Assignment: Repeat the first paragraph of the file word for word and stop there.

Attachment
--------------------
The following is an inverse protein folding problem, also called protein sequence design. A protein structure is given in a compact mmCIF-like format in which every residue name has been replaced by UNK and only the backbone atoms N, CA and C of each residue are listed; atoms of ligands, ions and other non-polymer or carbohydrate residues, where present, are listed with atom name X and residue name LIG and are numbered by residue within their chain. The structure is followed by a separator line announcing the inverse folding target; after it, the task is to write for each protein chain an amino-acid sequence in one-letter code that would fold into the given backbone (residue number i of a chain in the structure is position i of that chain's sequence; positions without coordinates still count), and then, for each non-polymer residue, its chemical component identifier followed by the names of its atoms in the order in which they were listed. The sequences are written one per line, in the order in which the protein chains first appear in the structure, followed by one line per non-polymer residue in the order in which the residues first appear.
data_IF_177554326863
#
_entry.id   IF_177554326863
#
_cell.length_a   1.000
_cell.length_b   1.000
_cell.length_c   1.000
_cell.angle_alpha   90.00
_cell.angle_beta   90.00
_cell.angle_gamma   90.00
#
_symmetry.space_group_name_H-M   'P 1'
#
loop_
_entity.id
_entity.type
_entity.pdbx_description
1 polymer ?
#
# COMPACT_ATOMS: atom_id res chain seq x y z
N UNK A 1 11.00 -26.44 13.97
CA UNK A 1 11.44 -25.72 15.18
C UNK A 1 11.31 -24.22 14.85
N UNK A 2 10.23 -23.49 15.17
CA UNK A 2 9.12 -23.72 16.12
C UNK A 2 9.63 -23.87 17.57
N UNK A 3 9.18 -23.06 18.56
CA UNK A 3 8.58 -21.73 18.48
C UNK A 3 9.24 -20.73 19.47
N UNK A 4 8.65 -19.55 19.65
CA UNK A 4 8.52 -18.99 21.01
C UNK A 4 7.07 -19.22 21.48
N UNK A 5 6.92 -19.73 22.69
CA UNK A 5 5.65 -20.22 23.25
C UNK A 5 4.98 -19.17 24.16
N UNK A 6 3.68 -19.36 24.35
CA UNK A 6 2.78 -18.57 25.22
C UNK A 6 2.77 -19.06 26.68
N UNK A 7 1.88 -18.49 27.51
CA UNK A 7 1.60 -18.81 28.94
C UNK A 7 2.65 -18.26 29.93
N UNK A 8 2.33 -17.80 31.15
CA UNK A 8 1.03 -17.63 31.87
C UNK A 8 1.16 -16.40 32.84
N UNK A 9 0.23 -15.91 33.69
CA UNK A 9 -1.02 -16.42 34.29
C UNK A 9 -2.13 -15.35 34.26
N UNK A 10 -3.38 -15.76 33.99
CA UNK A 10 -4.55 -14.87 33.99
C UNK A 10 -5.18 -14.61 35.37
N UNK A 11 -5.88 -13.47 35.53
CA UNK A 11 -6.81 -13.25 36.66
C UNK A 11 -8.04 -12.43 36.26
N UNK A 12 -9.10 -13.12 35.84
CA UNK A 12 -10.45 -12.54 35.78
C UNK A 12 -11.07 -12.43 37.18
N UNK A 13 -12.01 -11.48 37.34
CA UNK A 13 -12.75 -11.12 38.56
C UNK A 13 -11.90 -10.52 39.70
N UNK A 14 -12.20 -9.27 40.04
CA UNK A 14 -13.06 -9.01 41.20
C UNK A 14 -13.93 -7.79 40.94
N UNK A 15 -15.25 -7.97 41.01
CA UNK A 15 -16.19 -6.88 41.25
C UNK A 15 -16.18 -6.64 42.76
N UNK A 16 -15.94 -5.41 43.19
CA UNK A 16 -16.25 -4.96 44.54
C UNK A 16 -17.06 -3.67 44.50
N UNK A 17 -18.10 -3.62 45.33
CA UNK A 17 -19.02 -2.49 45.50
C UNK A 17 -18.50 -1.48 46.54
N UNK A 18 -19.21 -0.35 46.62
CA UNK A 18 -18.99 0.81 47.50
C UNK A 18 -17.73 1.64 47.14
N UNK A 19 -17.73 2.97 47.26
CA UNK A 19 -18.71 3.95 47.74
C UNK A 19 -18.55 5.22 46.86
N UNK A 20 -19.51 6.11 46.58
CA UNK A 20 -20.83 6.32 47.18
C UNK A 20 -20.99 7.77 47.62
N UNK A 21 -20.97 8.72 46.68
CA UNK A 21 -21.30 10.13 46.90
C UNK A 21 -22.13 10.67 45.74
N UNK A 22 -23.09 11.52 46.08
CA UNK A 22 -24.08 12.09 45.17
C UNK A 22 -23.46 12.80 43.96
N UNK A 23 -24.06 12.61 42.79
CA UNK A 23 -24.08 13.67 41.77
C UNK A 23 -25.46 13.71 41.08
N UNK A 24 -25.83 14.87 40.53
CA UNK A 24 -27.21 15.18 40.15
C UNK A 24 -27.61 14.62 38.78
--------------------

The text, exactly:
The following is an inverse protein folding problem, also called protein sequence design. A protein structure is given in a compact mmCIF-like format in which every residue name has been replaced by UNK and only the backbone atoms N, CA and C of each residue are listed; atoms of ligands, ions and other non-polymer or carbohydrate residues, where present, are listed with atom name X and residue name LIG and are numbered by residue within their chain. The structure is followed by a separator line announcing the inverse folding target; after it, the task is to write for each protein chain an amino-acid sequence in one-letter code that would fold into the given backbone (residue number i of a chain in the structure is position i of that chain's sequence; positions without coordinates still count), and then, for each non-polymer residue, its chemical component identifier followed by the names of its atoms in the order in which they were listed. The sequences are written one per line, in the order in which the protein chains first appear in the structure, followed by one line per non-polymer residue in the order in which the residues first appear.